PHP And MySQL Tutorial

5 Essential Steps For Database Nirvana With PHP

This PHP Tutorial Series has gone soup to nuts covering all of the fundamental aspects of using PHP to build dynamic websites. Based on all of the concepts covered so far, you should be able to build links to pages, pass data via $_GET in those links, create forms, collect user data via $_POST in those forms, as well as use cookies and sessions to establish state and customized user experiences. One thing we haven’t talked about yet is working with MySQL in PHP. A fantastic place to start if you are new to MySQL is right at our dedicated 10 Part MySQL Tutorial Series. That will give you a fantastic foundation on which to build upon for working with MySQL in PHP. In this part of our PHP Tutorial Series, we’ll take a look at MySQL in terms of using PHP to read and write data, store data, organize data, as well as set up relationships of data.

Database APIs in PHP

First off let’s talk a little bit about database apis in PHP. In plain vanilla terms we have three options that are built into the PHP language. The first is mysql, which is the original MySQL api for PHP. The next option is mysqli, which is the MySQL Improved version of the api. Lastly, PHP has PDO, or PHP Data Objects. In reality, the old mysql can be largely ignored unless you are tasked with maintaining a legacy code base. In the current web development world you’ll be using either mysqli or PDO. Let’s look at a chart to view the differences between the three.

  mysql mysqli PDO
Introduced v2.0 v5.0 v5.1
Deprecated v5.5    
Built in to PHP Yes Yes Yes
Pre configured for MySQL Yes Yes No
Databases besides MySQL supported? No No Yes
Proecdural Syntax Yes Yes No
Object Oriented Syntax No Yes Yes
Support For Prepared Statements No Yes Yes

This is a great overview of your options of using PHP to interact with your database. In this episode we’re going to look at mysqli and focus on the procedural approach. This is not to say that you can not use mysqli in an object oriented approach, you very much can. In fact let’s compare the two approaches side by side.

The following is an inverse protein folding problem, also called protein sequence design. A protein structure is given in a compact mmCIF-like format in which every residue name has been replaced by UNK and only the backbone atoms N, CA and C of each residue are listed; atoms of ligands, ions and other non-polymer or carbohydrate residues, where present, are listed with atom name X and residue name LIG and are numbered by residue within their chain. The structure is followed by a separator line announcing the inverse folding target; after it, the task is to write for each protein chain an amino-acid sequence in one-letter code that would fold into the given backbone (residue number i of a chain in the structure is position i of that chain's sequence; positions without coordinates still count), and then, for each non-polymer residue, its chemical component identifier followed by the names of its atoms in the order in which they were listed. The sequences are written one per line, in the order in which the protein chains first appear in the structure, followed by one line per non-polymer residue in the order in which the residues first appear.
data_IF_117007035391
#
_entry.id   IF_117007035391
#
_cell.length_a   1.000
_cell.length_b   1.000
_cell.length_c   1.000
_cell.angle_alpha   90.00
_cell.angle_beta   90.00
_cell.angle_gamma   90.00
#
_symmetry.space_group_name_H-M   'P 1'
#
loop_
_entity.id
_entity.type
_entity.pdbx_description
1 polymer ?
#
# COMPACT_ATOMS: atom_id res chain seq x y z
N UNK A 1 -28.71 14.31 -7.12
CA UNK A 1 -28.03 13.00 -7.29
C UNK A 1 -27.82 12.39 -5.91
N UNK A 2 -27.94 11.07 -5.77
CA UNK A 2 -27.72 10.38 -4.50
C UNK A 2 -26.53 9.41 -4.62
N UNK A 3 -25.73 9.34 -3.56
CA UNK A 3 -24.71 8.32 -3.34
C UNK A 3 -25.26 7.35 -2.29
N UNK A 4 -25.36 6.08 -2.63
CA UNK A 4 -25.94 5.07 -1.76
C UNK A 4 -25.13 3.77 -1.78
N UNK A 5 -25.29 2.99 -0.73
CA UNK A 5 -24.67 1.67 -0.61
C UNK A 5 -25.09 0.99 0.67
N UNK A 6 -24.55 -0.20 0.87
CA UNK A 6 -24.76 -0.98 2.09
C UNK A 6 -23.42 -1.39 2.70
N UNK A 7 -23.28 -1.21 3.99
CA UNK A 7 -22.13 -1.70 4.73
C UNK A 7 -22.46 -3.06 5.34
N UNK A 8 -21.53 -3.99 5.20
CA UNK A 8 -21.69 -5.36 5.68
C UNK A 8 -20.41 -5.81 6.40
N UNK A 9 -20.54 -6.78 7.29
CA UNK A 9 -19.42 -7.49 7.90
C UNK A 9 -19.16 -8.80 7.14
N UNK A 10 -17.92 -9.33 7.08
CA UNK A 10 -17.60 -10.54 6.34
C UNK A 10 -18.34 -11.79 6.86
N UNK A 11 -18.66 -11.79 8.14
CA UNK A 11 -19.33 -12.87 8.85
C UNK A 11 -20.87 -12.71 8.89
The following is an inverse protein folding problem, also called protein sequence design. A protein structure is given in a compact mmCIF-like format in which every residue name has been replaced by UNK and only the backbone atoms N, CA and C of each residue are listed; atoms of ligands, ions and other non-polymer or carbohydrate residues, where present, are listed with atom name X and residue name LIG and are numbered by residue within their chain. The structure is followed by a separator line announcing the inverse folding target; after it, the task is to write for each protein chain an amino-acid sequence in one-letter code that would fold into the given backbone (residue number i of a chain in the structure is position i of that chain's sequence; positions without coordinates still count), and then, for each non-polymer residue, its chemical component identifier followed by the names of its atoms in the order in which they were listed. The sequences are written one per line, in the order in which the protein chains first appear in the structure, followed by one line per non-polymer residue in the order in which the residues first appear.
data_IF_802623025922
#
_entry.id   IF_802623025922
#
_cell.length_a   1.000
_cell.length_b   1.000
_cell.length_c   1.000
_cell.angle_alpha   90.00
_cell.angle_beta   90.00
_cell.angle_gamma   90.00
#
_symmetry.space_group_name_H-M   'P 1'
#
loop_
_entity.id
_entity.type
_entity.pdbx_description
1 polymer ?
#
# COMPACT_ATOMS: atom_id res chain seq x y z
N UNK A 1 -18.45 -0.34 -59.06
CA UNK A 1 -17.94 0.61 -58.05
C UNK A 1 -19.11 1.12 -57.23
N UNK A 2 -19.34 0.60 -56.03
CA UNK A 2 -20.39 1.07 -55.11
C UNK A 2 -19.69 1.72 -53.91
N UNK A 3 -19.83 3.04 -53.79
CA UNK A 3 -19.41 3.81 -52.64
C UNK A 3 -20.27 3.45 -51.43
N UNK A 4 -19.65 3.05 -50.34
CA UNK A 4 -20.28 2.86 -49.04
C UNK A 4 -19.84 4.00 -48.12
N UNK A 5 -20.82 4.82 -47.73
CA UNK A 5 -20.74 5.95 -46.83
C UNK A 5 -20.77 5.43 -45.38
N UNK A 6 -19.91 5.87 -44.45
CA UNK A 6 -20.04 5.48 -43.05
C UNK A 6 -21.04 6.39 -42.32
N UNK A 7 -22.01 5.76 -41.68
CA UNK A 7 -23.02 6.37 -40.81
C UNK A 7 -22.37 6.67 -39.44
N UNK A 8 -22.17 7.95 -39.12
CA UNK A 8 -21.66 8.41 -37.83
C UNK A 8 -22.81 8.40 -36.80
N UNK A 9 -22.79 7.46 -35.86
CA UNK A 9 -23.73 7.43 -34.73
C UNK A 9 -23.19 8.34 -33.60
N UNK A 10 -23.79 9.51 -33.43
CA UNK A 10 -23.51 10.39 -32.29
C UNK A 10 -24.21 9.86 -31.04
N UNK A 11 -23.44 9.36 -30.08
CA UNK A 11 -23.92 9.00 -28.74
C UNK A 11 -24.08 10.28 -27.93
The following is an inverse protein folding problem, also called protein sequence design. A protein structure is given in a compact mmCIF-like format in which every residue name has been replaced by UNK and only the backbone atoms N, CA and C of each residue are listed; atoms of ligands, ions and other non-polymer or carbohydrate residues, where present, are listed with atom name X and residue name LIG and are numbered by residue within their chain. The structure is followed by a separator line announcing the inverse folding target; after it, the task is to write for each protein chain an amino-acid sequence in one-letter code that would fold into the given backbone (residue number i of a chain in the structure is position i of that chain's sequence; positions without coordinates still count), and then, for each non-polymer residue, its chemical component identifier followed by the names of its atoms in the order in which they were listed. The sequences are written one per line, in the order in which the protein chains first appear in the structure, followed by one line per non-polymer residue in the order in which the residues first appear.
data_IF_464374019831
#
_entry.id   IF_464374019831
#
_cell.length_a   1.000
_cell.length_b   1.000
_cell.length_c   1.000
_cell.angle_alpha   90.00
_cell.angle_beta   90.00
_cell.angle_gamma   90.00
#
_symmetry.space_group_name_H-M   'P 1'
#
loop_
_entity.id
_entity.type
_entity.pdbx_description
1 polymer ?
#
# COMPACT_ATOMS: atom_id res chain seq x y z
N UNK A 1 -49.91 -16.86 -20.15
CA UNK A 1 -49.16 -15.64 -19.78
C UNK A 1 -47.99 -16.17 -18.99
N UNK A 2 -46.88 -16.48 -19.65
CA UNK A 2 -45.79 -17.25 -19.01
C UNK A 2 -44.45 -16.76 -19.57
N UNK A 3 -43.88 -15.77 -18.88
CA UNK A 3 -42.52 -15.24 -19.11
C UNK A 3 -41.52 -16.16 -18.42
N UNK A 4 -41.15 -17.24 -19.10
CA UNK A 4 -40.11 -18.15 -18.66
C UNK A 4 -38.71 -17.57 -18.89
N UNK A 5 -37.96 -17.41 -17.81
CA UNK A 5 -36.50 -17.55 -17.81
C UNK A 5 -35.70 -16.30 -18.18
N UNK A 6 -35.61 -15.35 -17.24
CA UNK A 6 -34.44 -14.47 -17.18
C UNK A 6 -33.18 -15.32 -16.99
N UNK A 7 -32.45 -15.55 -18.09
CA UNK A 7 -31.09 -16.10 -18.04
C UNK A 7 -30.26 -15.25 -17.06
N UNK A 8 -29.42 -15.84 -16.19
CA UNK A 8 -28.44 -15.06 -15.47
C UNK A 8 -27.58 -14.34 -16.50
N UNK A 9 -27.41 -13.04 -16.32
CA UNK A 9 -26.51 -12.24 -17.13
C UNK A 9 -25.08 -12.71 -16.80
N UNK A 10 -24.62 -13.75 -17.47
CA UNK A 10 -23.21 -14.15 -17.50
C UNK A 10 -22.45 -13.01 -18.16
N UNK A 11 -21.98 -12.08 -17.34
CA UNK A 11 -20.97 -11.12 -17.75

mysqli Procedural Syntax mysqli OOP syntax
mysqli_connect $mysqli = new mysqli
mysqli_connect_errno $mysqli->connect_errno
mysqli_connect_error $mysqli->connect_error
mysqli_real_escape_string $mysqli->real_escape_string
mysqli_query $mysqli->query
mysqli_fetch_assoc $mysqli->fetch_assoc
mysqli_close $mysqli->close

The 5 Steps

Now that we have a bit of a high level overview, let’s look at the five steps of database connectivity in PHP. These five steps are really the bread and butter of connecting to your database and you will use this approach no matter what type of interface you choose, so it makes sense to understand the concept of each step. This will make you a better programmer and give you a better ability to troubleshoot issues when things don’t quite go the way you had planned.

  • 1. Create The Database Connection. You can think of this step almost like picking up a telephone and making a call to someone. Once that call is established, you have a valid connection. The same idea applies when dealing with databases.
  • 2. Perform A Query. With your knowledge of MySQL, you can now begin running queries using SELECT INSERT UPDATE and DELETE in addition to the other commands available.
  • 3. Make Use of Data Retrieved. In the case of getting back any data from a query, you can make use of that data. It may involve emailing that data to someone or just outputting it to the screen.
  • 4. Release Memory. Once you’re done with the prior operation, it’s time to release any memory that was used to hold the data from step 3.
  • 5. Close The Connection. Once the conversation between PHP and the Database is complete, you need to close the connection. This is much like hanging up the telephone once your conversation is complete.

Opening and Closing Connections

We have the 5 concepts down. Now let’s look at the commands in PHP that make this happen. First up we’ll focus on steps 1 and 5 since we need to know how to open and close connections before we can do anything else. The commands you’ll need are mysqli_connect, mysqli_connect_errno, mysqli_connect_error, and mysqli_close.



// open a connection
$dhost = 'localhost';
$duser = 'root';
$dpw = '';
$dname = 'wordpress';
$connection = mysqli_connect($dhost, $duser, $dpw, $dname);

// test the connection
    die('Something went wrong with the database<br><br> '
    . mysqli_connect_error() . ':' 
    . mysqli_connect_errno());
} else {

// close the connection
if(mysqli_close($connection) == true) {
    echo 'Database connection closed.';


This is what you get when everything goes right, an object of type mysqli.